Movie Review: “Downton Abbey”, Starring Dame Maggie Smith and Imelda Staunton
SPOILERS AHEAD: PROCEED WITH CAUTION
Fans of Downton Abbey and Harry Potter will be more than delighted to see Dame Maggie Smith return in her wit-wielding role: the Dowager Countess of Grantham, Violet Crawley. To be bluntly honest (you know Violet Crawley would want us to be), Maggie Smith’s character makes the TV series. The Downton Abbey movie is no exception.
The King and Queen are coming to Downton! With a few twists and turns along the way to add a dash of spice to the plot, the storyline behind the Downton Abbey movie essentially begins and ends with the royal visit. The movie is “cute” and “quaint” – and not poorly so. It is a genuine treat to see all our favorite characters on-screen together once more. The costumes are stunning, and the set design is breathtaking. The movie is everything we’ve been missing since Season 6’s “Auld Lang Syne” finale tugged at our heartstrings.
The Downton Abbey movie picks up just a few years after the series ended. The Crawley girls are still pretty happily married (with some minor drama to push the plot along), and Tom Branson is given the opportunity to peacefully move on from Sybil, who has been gone many years now. There wasn’t much room for character development, but they did what they could.
Speaking of Branson, the movie briefly revisits Tom’s Irish roots and the trouble his insurgency caused in Season 2. If Season 2 Tom was around for the royal visit, Downton would be in for one heck of an evening. But Tom is “older and wiser” and much more placid about the whole affair. He even sets aside any political views he may have once had to save the English king’s life. His old friends downstairs, though, have fun planning and overthrowing the royal household servants and chef who invade Downton. Giving the head chef, butler, and housekeeper of Buckingham the boot and the movie’s audience a few laughs, the staff gets their time to shine in front of their royal visitors – with a hilarious, and foreseeable, faux pas from Molesley.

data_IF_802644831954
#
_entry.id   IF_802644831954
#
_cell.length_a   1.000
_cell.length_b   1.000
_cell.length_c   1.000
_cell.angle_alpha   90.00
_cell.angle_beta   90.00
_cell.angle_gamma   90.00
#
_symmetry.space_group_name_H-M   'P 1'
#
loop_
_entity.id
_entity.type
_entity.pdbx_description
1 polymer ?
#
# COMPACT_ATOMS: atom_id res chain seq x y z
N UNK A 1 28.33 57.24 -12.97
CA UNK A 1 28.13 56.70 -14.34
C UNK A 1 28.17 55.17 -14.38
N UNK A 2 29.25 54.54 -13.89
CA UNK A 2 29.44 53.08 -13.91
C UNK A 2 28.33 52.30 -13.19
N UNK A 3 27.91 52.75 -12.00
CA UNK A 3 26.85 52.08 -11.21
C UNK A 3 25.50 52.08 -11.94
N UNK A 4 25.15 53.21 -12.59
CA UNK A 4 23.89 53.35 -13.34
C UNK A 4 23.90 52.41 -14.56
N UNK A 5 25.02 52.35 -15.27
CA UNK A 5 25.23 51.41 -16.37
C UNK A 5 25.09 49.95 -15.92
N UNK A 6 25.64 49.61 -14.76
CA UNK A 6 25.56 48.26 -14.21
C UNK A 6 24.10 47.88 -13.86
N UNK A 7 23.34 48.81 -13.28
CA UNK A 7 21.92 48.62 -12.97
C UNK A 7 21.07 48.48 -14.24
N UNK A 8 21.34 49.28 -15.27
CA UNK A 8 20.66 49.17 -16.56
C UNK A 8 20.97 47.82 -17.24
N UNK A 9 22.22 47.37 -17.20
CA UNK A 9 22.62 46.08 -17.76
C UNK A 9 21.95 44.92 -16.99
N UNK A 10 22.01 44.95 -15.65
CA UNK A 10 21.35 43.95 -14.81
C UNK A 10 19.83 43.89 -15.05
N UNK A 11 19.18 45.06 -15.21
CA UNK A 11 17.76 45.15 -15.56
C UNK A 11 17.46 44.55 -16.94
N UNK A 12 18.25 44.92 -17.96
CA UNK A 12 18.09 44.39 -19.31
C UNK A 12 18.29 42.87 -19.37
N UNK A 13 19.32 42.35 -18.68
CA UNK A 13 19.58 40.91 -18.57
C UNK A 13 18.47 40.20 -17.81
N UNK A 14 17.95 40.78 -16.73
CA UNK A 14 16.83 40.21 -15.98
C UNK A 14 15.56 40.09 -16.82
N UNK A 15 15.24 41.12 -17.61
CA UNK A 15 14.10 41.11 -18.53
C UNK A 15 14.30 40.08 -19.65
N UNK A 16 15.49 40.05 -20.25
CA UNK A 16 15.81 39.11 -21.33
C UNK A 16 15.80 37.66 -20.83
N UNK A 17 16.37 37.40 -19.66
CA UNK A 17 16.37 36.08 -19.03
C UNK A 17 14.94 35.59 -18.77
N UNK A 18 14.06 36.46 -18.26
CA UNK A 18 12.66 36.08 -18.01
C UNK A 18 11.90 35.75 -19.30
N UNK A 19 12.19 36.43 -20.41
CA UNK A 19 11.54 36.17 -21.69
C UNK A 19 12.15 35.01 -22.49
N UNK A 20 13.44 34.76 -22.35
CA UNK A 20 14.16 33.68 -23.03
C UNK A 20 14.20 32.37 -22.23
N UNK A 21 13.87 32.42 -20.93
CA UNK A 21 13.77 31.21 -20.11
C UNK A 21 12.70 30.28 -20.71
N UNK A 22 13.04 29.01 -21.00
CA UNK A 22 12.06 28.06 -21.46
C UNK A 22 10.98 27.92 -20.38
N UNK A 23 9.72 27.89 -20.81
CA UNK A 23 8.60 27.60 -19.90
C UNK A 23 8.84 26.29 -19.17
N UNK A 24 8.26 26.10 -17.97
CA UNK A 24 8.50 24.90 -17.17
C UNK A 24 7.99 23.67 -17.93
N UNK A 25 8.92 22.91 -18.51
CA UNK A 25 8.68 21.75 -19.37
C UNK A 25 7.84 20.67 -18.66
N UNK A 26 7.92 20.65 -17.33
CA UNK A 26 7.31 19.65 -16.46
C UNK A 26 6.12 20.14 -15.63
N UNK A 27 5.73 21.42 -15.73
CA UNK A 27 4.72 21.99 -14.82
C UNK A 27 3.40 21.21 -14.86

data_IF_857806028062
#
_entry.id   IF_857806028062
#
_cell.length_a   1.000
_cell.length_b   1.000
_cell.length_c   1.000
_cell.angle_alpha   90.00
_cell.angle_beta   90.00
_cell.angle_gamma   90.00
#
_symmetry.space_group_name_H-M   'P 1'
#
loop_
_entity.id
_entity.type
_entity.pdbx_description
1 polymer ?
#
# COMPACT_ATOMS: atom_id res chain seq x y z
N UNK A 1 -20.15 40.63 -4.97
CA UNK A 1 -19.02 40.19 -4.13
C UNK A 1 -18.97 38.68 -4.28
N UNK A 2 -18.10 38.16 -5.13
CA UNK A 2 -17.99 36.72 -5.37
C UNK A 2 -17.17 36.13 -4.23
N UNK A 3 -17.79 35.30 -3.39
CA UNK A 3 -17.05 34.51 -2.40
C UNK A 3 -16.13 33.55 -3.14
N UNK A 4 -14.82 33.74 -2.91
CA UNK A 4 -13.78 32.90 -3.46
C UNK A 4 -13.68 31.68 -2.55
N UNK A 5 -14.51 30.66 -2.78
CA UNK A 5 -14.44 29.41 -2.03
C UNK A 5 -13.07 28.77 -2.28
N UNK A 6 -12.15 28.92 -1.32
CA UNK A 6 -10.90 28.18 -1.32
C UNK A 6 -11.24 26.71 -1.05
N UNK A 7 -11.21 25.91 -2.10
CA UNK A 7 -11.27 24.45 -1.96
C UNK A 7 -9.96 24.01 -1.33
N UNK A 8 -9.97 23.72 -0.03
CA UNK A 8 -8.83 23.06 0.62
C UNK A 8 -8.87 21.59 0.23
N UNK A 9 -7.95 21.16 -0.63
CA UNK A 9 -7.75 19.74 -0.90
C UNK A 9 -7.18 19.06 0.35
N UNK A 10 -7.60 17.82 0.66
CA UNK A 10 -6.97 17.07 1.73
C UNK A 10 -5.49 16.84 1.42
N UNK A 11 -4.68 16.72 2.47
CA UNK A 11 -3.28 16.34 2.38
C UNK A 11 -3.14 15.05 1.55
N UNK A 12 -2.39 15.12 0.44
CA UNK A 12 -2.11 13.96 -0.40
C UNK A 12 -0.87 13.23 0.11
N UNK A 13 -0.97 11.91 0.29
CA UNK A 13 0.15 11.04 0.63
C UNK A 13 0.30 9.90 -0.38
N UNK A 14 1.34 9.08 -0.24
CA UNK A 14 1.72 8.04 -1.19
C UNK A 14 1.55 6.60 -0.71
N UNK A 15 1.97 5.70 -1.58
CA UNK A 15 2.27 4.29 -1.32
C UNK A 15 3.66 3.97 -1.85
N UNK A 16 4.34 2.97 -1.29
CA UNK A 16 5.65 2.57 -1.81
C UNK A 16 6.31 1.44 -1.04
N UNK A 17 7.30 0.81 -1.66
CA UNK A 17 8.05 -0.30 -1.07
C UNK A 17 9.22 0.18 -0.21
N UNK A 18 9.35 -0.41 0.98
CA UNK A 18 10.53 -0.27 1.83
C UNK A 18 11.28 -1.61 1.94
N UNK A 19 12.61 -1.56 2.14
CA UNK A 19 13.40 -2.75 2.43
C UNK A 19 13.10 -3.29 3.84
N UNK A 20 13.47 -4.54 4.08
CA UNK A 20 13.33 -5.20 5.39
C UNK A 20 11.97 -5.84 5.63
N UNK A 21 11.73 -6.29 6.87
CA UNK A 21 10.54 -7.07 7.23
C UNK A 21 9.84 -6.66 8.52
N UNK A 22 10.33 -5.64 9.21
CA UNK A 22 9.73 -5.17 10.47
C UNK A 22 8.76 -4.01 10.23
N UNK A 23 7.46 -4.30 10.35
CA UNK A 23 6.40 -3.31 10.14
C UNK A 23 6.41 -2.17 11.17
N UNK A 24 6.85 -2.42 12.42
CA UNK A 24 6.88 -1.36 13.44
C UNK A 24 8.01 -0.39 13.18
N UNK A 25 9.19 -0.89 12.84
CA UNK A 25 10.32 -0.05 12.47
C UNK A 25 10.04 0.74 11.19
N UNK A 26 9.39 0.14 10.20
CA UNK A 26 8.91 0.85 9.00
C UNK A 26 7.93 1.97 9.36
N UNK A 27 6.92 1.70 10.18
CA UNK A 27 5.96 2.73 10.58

In addition to her own servants, the Queen of England brings a few members of her court, including her lady in waiting: Lady Maud Bagshaw (played by Imelda Staunton). Believe it or not, Lady Maud Bagshaw is related to the Crawleys, and believe it or not, Violet Crawley has an ongoing feud with her. If you need a blast from the past with some McGonagall shade thrown at Umbridge, you get it. Only this time, Umbridge is innocent and McGonagall is super snarky.
One of the more main subplot points between Lady Maud and her cousin provides many excellent opportunities for Violet Crawley’s stand-out wit. However, it also may be a setup for something else. It is no secret that Dame Maggie Smith was the last Downton Abbey cast member to sign on to the movie. Her return to the role was only confirmed last month. It is hard to believe that her only hesitancy about returning was purely casting related, especially with the movie’s final revelation that her character does not have long to live (though sad, not at all surprising).
At 84 years old, Dame Smith is still the star of the show, and though it is hard to imagine Downton Abbey without Violet Crawley’s one-liners, it is understandable if she would want to retire from the series. With a second Downton Abbey movie already mentioned (and maybe considered if this one goes over well with fans), Imelda Staunton’s character has room to grow. She could never replace Violet Crawley in wit beyond measure, but she could occupy that “dowager” space as Tom Branson’s new mother-in-law of a lavish Downton-like estate. And of course, the Downton Abbey series would continue to have a beloved Potter actress in its cast list.
The Downton Abbey movie is ridiculously full of minor subplots for each character and lacks focus. It is a 100% “fan service” movie but one that fans will most certainly enjoy! The movie hits all theaters in the United States this Friday, September 20.